The discussion about the “Death of Print Media” has gone on for god knows how long, and even thought three years ago everyone was sure print would be dead sooner or later, it has somehow managed to keep afloat. When I first started working at L’Officiel, I went to Paris to visit the famed Jalou publishing house, it was important for me to get to know to my French colleagues, and perhaps hear something that would bring some insight into my job. When asked about the possible demise of his magazine, Patrick Cabasse, the deputy director of the fashion division gave me an intriguing answer “Print news will probably cease to exist- it’s losing its fight against digital media too quickly. Glossy magazines however, won’t be following in its footsteps. Every mag is like a book for your coffee table. You lay down a huge and heavy manual on your stand, begin your morning ritual with it, read through it, drink your coffee. Then you leave for work, and when you get back home, you check up on the magazine again right before going to sleep, while sipping on some tea. A monthly issue that’s filled with content could keep you occupied for weeks. Also photoshoots, they’re just so much better on gloss, than they are on small smartphone screens.”

The way he said “Coffee table book” really stuck in my head, and I use it shamelessly when the question about the livelihood of print comes up. So no, I honestly think that the classic glossy mag will survive. Let’s talk about the pros and cons. It’s hard to give an objective answer since I’m very much digitally inclined, I don’t buy and don’t read print press, because I don’t see anything it brings to the table that really gives it an edge over digital news. There are some people among my friends that see it as important, to hold printed news at their fingertips, smell the fresh scent of the typographic paint, turn pages. I have a jittery, quick and sometimes edgy personality. I like to skim through the news feed, save the long reads that interest me, and come back to them when I have the time. I’m not a visual person, but that’s the best way to deal with visual content- I see a site layout I like, a collage, or a good looking photoshoot that’s done in an unorthodox technique, I just make a screenshot and send it to the person I want to share it with.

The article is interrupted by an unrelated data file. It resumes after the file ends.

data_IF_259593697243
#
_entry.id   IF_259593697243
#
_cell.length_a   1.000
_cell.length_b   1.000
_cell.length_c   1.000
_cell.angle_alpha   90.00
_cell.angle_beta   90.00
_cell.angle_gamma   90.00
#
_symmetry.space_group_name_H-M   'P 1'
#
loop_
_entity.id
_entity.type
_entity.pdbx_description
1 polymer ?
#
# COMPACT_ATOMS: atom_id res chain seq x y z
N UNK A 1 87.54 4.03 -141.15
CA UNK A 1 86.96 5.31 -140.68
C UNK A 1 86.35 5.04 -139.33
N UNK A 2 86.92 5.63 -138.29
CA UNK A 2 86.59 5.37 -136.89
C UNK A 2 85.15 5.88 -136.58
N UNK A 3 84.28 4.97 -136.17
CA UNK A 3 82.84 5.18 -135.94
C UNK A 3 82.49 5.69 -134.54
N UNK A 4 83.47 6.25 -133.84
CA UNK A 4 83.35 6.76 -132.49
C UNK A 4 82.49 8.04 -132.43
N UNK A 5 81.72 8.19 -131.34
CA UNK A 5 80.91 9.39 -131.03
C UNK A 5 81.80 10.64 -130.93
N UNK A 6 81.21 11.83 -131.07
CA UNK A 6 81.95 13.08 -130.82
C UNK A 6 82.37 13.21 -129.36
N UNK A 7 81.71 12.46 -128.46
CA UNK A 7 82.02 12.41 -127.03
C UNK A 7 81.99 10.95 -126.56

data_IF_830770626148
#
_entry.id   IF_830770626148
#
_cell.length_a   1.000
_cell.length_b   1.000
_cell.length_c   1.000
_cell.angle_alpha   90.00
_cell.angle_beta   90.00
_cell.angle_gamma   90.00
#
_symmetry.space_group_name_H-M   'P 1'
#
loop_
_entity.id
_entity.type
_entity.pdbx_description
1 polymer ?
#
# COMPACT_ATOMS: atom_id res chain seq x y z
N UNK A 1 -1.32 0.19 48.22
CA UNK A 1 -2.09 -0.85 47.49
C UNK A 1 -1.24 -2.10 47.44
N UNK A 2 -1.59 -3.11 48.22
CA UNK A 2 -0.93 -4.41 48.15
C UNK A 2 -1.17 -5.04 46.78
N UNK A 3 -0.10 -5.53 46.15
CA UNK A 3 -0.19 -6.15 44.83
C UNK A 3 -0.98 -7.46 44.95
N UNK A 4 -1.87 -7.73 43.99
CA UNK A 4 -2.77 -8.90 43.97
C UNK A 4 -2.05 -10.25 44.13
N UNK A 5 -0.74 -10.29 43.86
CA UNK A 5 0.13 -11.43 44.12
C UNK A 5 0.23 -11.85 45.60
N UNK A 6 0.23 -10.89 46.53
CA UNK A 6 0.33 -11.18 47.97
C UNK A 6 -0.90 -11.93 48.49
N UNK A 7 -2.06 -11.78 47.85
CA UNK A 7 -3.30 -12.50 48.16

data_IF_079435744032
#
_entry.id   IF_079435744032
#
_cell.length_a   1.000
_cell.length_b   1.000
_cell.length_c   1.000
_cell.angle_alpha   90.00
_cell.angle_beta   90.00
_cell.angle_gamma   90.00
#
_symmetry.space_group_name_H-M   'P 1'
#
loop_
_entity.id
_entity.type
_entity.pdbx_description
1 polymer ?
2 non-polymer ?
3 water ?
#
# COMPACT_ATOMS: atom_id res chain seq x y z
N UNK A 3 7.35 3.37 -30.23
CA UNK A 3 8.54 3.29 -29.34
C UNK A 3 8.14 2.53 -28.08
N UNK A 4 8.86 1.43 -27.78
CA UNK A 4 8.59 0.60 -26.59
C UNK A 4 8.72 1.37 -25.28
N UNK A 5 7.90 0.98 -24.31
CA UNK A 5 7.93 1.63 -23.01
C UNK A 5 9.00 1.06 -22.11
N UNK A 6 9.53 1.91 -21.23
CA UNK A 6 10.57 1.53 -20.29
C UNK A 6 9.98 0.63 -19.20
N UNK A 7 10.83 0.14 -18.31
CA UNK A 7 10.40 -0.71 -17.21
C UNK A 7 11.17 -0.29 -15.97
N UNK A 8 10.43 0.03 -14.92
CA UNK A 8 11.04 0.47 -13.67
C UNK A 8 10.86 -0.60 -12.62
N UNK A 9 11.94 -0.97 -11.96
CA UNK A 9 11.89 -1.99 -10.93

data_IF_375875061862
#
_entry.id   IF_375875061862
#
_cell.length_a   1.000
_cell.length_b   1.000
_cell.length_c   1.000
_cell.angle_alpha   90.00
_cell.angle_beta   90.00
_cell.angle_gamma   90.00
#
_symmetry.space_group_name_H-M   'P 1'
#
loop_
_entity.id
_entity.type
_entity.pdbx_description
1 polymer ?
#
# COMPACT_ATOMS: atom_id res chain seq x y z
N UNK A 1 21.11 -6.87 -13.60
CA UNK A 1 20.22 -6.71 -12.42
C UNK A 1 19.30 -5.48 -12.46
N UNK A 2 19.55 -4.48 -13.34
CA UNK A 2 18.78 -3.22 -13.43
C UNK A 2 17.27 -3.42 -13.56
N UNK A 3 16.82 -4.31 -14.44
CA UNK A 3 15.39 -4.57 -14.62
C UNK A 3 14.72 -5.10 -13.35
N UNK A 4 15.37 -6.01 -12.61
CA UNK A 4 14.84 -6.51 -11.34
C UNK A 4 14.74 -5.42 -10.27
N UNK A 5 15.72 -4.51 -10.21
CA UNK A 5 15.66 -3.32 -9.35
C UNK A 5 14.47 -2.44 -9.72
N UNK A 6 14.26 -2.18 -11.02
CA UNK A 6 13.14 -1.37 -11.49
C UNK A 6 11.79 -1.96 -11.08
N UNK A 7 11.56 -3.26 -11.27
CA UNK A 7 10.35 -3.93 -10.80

There is only one con to the digital media side which I dislike, people really tend to not read long texts. I see it on our website, I irritably notice myself not having the courage to scroll down and finish informative and witty reads as well. Push Notifications are coming out of everywhere, messages from texting apps, social media notifications are clogging everything and can be so distracting when you’re trying to focus on reading something that isn’t 140 words long. Even attentive and collected people can’t keep their center of attention, and I surely can’t compete with them in that department. Unfortunately, this downside to digital media isn’t really compensated in printed press. You’re still going to get spammed by notifications from the virtual world while you’re reading an in-depth article in the New Yorker. And the vibrating phone or tablet that you silenced just for this occasion will still be bothering you, just as much as before. This is all connected to the major excess of information in our modern world, and we’re probably just going to have to deal with it.